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Dry Bones

LPNI Health Topic – March 2016
Dry Bones

We think we may never hear these words from our doctor, saying we have Osteoporosis.  What exactly is Osteoporosis? Osteoporosis causes bones to become weak and brittle, so brittle that a fall or even mild stresses like bending over or coughing can cause a fracture. The most common of these fractures occurs in the hip, wrist or spine.

In the United States, more than 40 million people either already have osteoporosis or are at high risk due to low bone mass, placing them at risk for more serious bone loss and fractures. Osteoporosis affects men and women of all races but is twice as common in women. White and Asian women who are past menopause are at highest risk.

Bones are living tissue that is constantly being broken down and replaced. Osteoporosis occurs when the creation of new bone doesn't keep up with the removal of old bone. In most women, the rate of bone loss increases for several years after menopause, then slows down again, but continues. Osteoporosis is often called "silent" because bone loss occurs without symptoms. People may not know that they have osteoporosis until a sudden strain, bump, or fall causes a bone to break. This can result in a trip to the hospital, surgery, and possibly a long-term disabling condition.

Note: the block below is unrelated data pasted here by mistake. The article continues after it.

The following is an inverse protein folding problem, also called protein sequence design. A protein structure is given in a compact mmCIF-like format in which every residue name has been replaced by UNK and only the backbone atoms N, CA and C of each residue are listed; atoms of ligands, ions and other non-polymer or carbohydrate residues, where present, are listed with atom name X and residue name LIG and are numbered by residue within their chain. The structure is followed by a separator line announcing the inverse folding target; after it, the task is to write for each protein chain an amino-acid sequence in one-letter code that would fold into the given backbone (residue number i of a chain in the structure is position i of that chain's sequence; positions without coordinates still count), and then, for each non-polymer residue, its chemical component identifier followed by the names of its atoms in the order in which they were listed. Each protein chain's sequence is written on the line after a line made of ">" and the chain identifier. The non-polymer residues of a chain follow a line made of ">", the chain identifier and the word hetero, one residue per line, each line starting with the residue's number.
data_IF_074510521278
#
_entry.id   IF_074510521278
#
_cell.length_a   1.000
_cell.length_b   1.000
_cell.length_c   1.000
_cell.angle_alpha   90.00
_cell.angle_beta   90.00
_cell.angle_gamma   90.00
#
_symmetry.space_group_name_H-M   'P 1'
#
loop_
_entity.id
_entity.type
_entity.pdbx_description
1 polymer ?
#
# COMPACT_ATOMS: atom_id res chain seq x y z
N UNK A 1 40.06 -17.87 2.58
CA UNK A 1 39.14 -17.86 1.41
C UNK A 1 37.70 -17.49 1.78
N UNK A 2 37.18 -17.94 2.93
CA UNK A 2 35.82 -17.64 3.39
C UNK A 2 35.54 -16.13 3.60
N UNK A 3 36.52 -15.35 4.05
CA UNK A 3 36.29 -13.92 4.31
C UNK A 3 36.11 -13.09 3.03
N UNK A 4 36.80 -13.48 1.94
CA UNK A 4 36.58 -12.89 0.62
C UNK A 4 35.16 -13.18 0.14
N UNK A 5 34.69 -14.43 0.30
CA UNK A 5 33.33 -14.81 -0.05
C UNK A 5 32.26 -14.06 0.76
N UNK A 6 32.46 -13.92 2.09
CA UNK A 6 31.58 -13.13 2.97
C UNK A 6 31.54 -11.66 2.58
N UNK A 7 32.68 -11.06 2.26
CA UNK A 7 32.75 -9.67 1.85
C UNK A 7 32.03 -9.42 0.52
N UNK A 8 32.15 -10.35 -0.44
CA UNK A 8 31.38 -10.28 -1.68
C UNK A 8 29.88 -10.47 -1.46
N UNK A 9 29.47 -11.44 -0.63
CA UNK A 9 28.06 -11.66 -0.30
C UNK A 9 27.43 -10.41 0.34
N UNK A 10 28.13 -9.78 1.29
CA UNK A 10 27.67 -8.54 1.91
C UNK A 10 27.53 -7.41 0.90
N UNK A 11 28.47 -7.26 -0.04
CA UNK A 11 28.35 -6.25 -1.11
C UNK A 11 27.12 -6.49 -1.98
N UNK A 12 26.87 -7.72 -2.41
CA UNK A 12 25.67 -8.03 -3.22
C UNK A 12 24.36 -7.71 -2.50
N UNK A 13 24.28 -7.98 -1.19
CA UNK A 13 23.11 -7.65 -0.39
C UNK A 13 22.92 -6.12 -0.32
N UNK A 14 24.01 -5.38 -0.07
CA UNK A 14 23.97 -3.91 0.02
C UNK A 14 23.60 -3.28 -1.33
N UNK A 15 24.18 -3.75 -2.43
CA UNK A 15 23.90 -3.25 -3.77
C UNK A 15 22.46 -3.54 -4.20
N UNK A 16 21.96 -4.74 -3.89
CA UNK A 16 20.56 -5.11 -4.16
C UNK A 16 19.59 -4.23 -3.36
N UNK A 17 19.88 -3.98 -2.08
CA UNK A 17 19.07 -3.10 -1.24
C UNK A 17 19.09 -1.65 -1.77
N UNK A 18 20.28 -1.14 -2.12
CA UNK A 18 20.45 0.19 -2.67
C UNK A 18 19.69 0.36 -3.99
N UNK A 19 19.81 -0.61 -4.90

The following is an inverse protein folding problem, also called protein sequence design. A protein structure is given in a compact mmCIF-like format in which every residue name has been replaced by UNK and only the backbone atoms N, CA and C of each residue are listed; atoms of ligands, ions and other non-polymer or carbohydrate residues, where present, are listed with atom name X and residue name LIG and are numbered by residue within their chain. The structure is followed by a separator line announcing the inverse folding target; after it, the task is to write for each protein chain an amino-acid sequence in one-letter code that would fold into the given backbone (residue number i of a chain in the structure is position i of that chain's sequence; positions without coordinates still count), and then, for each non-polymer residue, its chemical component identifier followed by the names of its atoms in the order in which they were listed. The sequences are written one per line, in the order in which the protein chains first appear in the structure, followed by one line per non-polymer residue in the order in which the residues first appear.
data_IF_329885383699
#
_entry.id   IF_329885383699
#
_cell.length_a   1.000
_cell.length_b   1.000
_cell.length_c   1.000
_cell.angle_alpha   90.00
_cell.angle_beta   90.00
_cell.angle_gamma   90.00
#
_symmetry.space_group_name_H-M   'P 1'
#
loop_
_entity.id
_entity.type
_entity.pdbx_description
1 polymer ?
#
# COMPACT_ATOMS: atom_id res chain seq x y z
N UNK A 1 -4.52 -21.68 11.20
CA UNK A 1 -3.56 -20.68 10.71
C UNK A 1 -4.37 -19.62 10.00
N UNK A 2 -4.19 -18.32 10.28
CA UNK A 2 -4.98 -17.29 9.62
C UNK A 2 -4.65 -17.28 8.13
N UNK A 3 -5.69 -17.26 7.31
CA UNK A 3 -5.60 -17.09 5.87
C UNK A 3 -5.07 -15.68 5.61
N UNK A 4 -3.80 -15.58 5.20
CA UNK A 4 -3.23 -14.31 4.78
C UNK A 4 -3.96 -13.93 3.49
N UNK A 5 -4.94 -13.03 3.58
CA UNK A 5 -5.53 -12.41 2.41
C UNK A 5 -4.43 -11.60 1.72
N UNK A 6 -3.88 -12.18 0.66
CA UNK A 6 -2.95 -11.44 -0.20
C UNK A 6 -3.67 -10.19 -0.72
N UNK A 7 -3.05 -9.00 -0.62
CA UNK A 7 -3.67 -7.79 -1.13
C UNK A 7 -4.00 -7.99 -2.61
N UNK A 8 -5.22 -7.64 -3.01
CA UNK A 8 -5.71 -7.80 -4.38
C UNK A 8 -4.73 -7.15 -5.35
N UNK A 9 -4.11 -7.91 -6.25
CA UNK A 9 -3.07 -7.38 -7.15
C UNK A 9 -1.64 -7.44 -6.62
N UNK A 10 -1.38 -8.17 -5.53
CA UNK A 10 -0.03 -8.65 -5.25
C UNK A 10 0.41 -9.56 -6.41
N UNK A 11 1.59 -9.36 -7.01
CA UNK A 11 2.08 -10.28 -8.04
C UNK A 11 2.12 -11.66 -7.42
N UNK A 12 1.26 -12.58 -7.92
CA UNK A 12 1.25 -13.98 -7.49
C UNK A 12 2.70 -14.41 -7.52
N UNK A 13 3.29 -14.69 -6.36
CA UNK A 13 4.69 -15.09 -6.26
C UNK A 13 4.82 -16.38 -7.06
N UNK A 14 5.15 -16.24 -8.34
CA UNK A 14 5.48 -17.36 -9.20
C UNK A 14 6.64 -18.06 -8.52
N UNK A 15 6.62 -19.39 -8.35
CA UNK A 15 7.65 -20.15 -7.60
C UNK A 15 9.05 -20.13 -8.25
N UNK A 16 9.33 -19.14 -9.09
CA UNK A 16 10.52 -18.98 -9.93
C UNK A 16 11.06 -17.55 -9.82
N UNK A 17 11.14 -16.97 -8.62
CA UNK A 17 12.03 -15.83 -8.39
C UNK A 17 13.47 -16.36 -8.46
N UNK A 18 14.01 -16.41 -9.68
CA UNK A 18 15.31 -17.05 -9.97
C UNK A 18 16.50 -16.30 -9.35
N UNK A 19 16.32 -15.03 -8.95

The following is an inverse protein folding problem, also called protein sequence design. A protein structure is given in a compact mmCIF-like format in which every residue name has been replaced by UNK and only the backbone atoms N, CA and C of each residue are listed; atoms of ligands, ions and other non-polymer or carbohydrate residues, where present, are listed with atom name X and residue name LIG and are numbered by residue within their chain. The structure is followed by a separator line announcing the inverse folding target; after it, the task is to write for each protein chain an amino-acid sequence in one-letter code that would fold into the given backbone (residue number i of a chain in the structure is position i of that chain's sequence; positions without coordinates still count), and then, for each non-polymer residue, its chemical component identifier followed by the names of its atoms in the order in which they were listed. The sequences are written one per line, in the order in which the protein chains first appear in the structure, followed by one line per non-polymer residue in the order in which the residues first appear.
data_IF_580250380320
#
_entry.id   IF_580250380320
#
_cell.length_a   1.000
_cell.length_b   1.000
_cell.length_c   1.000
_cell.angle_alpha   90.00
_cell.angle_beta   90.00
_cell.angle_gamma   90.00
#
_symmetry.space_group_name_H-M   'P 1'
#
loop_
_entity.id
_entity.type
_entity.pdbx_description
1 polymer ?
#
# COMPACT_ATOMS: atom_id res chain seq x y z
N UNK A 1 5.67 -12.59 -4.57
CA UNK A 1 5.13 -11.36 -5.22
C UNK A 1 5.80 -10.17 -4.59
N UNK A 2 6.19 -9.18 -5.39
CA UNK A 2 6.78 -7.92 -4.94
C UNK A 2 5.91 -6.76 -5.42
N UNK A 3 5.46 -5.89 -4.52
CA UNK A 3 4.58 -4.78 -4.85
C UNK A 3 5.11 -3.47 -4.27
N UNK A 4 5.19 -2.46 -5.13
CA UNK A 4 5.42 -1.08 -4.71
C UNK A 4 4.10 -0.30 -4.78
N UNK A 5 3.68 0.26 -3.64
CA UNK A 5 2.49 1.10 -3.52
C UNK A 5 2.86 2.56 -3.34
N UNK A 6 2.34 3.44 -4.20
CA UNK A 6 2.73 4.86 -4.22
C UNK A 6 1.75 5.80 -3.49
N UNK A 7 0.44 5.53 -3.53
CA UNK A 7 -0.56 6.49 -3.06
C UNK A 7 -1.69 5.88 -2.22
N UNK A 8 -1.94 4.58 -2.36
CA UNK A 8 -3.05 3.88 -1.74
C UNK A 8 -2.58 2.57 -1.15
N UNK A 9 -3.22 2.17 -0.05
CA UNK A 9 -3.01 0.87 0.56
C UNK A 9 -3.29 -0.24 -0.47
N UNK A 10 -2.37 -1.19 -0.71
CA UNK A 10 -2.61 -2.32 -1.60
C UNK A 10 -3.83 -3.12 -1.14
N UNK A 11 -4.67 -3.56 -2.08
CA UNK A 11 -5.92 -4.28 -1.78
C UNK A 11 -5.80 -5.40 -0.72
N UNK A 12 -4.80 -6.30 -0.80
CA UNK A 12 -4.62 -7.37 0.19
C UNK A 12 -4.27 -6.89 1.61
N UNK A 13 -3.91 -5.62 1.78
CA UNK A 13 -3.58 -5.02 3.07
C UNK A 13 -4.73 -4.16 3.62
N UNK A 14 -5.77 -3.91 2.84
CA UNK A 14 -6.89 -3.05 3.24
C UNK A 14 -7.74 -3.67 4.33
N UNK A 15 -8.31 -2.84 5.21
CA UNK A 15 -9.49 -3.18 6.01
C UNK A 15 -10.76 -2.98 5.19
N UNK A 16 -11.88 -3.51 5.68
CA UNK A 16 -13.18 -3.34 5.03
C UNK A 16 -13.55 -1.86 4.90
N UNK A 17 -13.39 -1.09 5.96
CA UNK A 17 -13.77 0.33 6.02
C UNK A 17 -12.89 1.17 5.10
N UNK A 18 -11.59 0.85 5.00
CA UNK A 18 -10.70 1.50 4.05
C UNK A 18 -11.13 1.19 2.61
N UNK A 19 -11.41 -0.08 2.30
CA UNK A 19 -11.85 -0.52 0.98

Risk factors you cannot change:
  • Gender
  • Age
  • Body size
  • Family history

Risk factors you can change:
  • Sex hormones
  • Anorexia nervosa
  • Calcium and vitamin D intake
  • Medication
  • Lifestyle
  • Cigarette smoking,
  • Alcohol

The good news is that osteoporosis can often be prevented and treated. Healthy lifestyle choices such as proper diet, weight bearing exercise, and vitamin and mineral treatment can help prevent further bone loss and reduce the risk of fractures. Eating more fresh vegetables rich in calcium, magnesium, and vitamin D will be helpful.  Running/walking is considered a weight bearing exercise and helps with building bones. Joining a fitness center and using the free weights or the machines to build a strong frame is beneficial. Using soup cans for weights will help to work your bicep, shoulders, and upper back. Holding other household items while working out can add weight to your exercise regime. Taking daily supplemental minerals and vitamins such as calcium, magnesium and vitamin D3 (discuss with your physician) will help your body build strong bones.   Often we do not eat the most nutritious and healthy foods to supply our body with what it needs.

A physician can order a diagnostic test called a DEXA scan. Bone density tests, (also called bone mineral density tests) quickly measure  how much calcium and other minerals are in the bones. The test, like an X-ray, allows you to lay down face up on a padded table. The scan itself takes ten to twenty minutes.  This test helps your physician to detect the risk of bone fractures.
Resources: Wed MD, National Osteoporosis Foundation, and Mayo Clinic

Linette Feltes,  BSN, RN
Parish Nurse
St. Paul Lutheran Church
Rochelle, Illinois USA
 
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